Britain, operating without adult supervision
Coronavirus cases in Britain are rising rapidly, with a record 12,871 new cases reported on Saturday evening. But as our correspondent Peter Goodman writes, you would scarcely imagine it on the streets of London, where masks hang below chins, punters cluster in pubs and cafes and rules around mask wearing or social distancing are frequently ignored.

Beyond the obvious ways that this cavalier behavior is disconcerting, it has enhanced a widely shared sense that Britain — famously rule-abiding — is now operating without adult supervision. Public confidence has plummeted, with more than half of respondents in a recent survey declaring the government has botched its handling of the pandemic, up from 39 percent in May.

The current crisis seems exacerbated by an offshoot of the very virtue celebrated in Britain’s conventional historical narrative — an admirable refusal to bend. A national mantra, “keep calm and carry on,” seems to have been reconfigured into the misguided notion that nothing is amiss.

And as if to further illustrate the point about a lack of supervision.

Botched Excel import may have caused loss of 15,841 UK COVID-19 casesArs Technica
Public Health England admitted on Sunday that the agency has under-reported COVID-19 infections by 15,841 cases in recent days due to a “technical issue.” The missing positive tests were conducted between September 25 and October 2 and have since been added to national statistics, the agency said.

Excel: Why using Microsoft’s tool caused Covid-19 results to be lostBBC News
“Excel was always meant for people mucking around with a bunch of data for their small company to see what it looked like,” commented Prof Jon Crowcroft from the University of Cambridge. “And then when you need to do something more serious, you build something bespoke that works – there’s dozens of other things you could do. But you wouldn’t use XLS. Nobody would start with that.”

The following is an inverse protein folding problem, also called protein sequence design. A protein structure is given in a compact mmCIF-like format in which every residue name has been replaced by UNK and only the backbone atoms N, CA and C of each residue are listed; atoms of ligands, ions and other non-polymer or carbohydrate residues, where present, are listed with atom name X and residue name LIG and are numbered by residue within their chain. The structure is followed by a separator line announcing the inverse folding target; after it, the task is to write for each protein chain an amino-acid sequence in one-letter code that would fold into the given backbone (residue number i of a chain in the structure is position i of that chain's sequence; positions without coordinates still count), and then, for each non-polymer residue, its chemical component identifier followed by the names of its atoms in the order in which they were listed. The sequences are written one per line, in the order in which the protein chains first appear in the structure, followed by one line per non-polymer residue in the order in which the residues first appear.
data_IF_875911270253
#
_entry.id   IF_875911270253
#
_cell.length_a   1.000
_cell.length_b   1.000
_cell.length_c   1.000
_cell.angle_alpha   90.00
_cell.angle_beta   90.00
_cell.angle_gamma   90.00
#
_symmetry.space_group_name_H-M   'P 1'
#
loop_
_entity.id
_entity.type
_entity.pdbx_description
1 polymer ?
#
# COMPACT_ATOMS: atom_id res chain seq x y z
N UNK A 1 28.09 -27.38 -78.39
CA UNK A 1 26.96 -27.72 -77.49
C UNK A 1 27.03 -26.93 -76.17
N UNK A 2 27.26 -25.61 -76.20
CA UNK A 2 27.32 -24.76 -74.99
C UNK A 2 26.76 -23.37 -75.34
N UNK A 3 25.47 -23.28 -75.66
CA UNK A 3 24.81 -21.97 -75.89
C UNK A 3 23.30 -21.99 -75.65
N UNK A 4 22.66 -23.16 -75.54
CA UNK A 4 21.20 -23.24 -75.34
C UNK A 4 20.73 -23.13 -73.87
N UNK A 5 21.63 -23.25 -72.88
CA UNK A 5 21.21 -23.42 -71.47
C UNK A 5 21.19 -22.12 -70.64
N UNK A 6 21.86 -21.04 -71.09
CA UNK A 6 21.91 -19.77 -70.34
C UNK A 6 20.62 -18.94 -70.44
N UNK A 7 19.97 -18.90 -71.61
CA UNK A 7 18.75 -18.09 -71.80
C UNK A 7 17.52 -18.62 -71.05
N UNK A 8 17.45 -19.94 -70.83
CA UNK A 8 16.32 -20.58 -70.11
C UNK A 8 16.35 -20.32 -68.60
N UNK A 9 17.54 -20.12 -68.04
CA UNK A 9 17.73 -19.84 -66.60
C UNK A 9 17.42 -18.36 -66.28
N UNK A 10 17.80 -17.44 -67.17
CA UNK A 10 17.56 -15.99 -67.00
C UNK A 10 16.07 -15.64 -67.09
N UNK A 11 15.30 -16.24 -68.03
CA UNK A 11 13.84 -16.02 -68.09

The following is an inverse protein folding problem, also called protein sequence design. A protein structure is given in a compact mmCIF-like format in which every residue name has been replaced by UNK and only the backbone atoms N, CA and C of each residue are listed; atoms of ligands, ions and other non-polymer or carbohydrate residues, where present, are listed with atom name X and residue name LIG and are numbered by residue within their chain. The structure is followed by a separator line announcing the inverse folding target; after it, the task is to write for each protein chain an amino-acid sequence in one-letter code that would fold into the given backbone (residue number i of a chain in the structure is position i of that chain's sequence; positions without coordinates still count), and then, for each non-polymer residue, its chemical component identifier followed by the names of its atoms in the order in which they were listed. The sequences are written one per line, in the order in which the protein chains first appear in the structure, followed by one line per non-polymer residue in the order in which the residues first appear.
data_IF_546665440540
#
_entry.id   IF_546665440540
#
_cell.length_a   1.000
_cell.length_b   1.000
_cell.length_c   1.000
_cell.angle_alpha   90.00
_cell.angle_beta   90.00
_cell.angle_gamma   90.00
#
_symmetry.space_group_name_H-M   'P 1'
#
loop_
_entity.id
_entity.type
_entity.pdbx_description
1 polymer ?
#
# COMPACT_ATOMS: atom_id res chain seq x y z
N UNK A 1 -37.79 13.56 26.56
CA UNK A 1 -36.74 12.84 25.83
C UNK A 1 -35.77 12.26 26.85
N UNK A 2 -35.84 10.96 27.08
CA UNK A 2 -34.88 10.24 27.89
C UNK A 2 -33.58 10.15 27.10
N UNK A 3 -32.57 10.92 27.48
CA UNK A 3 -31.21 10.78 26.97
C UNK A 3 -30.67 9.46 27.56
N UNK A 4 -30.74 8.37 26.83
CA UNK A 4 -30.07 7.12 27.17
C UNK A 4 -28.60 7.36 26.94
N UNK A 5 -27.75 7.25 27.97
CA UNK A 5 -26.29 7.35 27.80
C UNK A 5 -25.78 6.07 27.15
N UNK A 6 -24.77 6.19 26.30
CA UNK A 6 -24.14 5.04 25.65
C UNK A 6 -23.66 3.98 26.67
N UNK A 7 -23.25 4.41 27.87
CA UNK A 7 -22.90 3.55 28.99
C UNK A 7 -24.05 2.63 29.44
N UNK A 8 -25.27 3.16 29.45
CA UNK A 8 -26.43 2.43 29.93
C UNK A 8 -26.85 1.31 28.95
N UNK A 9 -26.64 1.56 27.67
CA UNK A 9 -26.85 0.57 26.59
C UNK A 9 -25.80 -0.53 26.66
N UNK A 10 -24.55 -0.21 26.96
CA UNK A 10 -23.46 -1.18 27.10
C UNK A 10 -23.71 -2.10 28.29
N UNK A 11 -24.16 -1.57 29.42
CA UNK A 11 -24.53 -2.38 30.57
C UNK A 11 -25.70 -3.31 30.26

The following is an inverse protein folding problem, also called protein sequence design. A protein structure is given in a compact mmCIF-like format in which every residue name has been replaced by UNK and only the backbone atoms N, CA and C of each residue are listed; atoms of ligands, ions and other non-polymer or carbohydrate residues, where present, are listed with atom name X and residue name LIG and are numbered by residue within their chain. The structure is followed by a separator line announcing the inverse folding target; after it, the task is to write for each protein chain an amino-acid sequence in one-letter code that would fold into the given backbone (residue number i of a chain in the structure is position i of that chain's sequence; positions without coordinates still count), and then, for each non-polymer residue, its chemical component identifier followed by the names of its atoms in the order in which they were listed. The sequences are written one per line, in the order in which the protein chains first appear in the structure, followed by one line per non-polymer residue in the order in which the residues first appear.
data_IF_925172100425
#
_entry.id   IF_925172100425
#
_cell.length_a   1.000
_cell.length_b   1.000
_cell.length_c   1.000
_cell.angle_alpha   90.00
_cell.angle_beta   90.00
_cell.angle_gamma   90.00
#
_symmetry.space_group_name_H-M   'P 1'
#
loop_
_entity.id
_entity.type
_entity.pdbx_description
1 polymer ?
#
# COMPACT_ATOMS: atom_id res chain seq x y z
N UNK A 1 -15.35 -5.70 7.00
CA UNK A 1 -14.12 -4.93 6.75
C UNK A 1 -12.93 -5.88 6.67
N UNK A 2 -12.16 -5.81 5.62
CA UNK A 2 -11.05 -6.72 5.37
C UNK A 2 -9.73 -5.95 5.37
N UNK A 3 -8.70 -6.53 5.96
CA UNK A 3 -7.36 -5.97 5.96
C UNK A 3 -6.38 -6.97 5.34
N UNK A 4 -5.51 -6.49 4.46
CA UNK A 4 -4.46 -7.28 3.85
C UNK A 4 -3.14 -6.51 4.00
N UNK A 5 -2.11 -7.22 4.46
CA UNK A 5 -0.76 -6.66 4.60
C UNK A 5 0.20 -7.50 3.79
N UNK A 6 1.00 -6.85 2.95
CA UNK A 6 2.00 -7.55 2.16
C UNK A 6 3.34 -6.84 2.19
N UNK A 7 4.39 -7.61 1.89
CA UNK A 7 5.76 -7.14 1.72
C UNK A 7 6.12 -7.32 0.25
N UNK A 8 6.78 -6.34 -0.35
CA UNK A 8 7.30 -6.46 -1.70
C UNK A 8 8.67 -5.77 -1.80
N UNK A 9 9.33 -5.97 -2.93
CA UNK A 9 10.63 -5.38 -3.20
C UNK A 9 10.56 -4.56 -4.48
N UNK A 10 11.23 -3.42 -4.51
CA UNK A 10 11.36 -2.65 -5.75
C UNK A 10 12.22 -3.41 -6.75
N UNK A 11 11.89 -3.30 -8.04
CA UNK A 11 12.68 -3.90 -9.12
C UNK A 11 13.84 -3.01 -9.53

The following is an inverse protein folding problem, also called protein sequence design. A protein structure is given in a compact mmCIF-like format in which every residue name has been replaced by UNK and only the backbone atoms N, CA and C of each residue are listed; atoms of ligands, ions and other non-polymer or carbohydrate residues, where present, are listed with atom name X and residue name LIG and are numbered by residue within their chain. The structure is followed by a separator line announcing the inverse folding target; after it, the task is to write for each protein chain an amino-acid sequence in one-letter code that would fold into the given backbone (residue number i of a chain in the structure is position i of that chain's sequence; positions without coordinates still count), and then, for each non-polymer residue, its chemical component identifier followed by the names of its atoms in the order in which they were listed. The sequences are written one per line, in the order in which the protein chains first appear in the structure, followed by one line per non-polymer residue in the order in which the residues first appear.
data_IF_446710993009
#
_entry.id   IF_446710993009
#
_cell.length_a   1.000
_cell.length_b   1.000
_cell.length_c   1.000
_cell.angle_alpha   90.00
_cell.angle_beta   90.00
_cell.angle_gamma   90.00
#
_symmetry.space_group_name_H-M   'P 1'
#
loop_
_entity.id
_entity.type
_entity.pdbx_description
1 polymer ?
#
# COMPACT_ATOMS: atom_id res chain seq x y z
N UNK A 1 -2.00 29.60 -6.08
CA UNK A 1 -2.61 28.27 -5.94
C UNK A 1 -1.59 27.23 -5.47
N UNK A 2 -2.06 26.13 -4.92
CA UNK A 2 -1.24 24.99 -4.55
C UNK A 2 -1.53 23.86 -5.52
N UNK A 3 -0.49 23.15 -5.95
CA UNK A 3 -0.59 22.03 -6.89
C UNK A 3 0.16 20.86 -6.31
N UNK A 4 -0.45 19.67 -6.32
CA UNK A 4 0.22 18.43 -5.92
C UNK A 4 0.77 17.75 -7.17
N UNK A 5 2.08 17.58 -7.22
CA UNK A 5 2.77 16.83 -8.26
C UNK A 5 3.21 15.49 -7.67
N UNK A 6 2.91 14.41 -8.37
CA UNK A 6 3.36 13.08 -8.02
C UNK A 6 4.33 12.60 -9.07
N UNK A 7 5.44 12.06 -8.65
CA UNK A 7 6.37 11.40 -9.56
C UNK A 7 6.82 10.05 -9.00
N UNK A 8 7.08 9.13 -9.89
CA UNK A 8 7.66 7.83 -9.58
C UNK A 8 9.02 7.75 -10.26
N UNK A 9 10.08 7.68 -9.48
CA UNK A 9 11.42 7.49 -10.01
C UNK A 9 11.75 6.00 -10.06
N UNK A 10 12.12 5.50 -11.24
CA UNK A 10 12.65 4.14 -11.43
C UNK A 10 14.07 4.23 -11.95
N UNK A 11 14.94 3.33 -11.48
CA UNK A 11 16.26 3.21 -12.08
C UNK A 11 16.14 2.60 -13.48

Feeling nostalgic for polite politics

I couldn’t bring myself to watch much of that horrendous “presidential” “debate”. He seems so full of greed and hate it’s literally driven him insane. A show best left for others to endure.

“This is so unpresidential”: Notes from the worst debate in American historyThe New Yorker
It was a joke, a mess, a disaster. A “shit show,” a “dumpster fire,” a national humiliation. No matter how bad you thought the debate would be, it was worse. Way worse. Trump shouted, he bullied, he hectored, he lied, and he interrupted, over and over again.

Chris Wallace struggled to rein In an unruly Trump at first debate The New York Times
“The country would be better served if we allowed both people to speak with fewer interruptions,” Mr. Wallace said, directly asking Mr. Trump to yield a higher civic ideal. “I’m appealing to you, sir, to do it.” “And him, too?” the president replied defiantly, nodding at Mr. Biden. “Well, frankly, you’ve been doing more interrupting,” Mr. Wallace replied.

Trump told the Proud Boys to “stand back and stand by” after being asked to condemn white supremacistsBuzzFeed News
Trump’s comments are part of his campaign’s pattern of dog whistles and overt appeals to violent groups, white supremacists, and his most fervent supporters to take matters into their own hands and defend him and his divisive ideologies at all costs.

Trump’s closing debate argument was a blizzard of lies about mail votingVice
There’s overwhelming evidence and widespread agreement from voting experts that widespread voting fraud is extremely rare. But Trump has spent months attacking the process — while his lawyers fight in the courts to make sure that more mail voters will be disenfranchised by fighting any rule changes that would make their votes count.

CNN fact-checked the presidential debate. It was almost all about Trump’s lies.Vox